More Intercounty Connector bridges have hairline cracks

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Photo - The Intercounty Connector between Interstate 95 and 270 opened early Tuesday morning, Nov 22, 2011
The Intercounty Connector between Interstate 95 and 270 opened early Tuesday morning, Nov 22, 2011
Local,Maryland,Transportation,Liz Essley

A third set of bridges on the $2.4 billion Intercounty Connector has hairline cracks that need to be repaired, The Washington Examiner has learned.

Three bridges that were built as part of the second leg of the project, also known as Contract B, will need to be repaired.

The news comes after officials announced in March that four bridges in the first section of the highway, Contract A, had hairline cracks because they did not have enough steel inside the concrete "pier caps." The Examiner reported earlier this month that two more bridges in the third section of the highway, Contract C, also had cracks, but the contractor is disputing state inspectors' findings.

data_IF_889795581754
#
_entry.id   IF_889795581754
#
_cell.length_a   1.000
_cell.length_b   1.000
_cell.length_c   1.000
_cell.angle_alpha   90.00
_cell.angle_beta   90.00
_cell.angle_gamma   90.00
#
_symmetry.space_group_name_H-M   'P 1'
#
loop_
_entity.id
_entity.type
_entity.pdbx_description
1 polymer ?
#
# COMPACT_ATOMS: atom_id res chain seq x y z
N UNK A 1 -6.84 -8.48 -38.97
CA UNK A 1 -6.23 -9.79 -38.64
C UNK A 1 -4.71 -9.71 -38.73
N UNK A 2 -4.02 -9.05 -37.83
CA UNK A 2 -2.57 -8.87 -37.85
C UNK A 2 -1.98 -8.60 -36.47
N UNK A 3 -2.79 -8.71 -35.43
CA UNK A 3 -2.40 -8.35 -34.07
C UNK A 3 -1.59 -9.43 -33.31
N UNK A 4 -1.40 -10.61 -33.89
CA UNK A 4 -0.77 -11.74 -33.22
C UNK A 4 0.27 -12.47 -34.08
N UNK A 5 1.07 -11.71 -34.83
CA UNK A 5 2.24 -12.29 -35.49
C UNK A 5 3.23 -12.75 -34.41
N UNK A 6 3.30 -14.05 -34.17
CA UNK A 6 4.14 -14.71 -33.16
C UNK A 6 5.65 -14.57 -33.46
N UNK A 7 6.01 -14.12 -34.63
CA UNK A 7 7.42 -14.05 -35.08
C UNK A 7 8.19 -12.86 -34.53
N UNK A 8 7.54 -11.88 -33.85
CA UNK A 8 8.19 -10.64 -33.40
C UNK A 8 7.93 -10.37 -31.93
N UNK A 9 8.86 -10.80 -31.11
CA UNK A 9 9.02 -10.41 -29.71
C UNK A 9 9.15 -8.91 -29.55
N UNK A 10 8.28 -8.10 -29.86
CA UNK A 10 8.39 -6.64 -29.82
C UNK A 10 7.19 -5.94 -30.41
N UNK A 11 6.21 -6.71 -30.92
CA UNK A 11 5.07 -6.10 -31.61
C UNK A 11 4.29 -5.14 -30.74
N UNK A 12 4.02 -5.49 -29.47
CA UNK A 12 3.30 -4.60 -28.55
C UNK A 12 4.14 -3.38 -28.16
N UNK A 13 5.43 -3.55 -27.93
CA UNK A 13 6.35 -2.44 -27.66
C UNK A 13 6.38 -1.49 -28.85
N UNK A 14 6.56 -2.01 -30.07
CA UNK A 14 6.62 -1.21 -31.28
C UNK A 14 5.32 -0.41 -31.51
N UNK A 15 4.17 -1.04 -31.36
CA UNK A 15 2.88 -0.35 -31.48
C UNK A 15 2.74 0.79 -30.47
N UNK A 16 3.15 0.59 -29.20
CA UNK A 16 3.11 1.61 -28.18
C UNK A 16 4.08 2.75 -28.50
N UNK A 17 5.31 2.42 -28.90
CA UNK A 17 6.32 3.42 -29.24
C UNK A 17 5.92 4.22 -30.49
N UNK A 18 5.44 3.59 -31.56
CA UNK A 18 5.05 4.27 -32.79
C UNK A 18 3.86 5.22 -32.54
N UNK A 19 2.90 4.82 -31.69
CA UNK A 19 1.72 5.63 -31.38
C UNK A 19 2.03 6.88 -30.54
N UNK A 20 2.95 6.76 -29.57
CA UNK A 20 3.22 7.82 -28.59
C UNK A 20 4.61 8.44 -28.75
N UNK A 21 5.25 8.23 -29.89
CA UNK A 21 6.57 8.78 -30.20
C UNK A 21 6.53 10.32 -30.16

In all three cases, state officials stressed that the bridges were still safe to drive on but needed to be repaired so they could have long-term durability.

The latest three cracked bridges carry Longmead Crossing Drive, Layhill Road and Notley Road over the ICC.

The contractor who built the bridges in contracts A and B miscalculated the amount of steel they would need, but has accepted responsibility and will pay for repairs, said Maryland State Highway Administration spokeswoman Valerie Burnette Edgar.

The shoulders of the bridges over Contract B will soon be closed so crews can make the fixes, and MSHA is expected to announce those closures to commuters sometime this week. Repairs on Contract A are almost done.

Any repairs to Contract C must wait until a third-party engineering firm decides whether Maryland officials or the contractor, which has disputed the state's finding that the bridges didn't have enough steel, is correct about the cracks.

About 20,000 cars per day were expected to take the ICC this summer, according to the Maryland Transportation Authority.

The defects were found in routine inspections that state agencies order before they accept responsibility for paying for a highway's upkeep.

"It is a normal process when you're looking at anything that is newly constructed," said Maryland Transportation Authority spokeswoman Kelly Melhem.

lessley@washingtonexaminer.com

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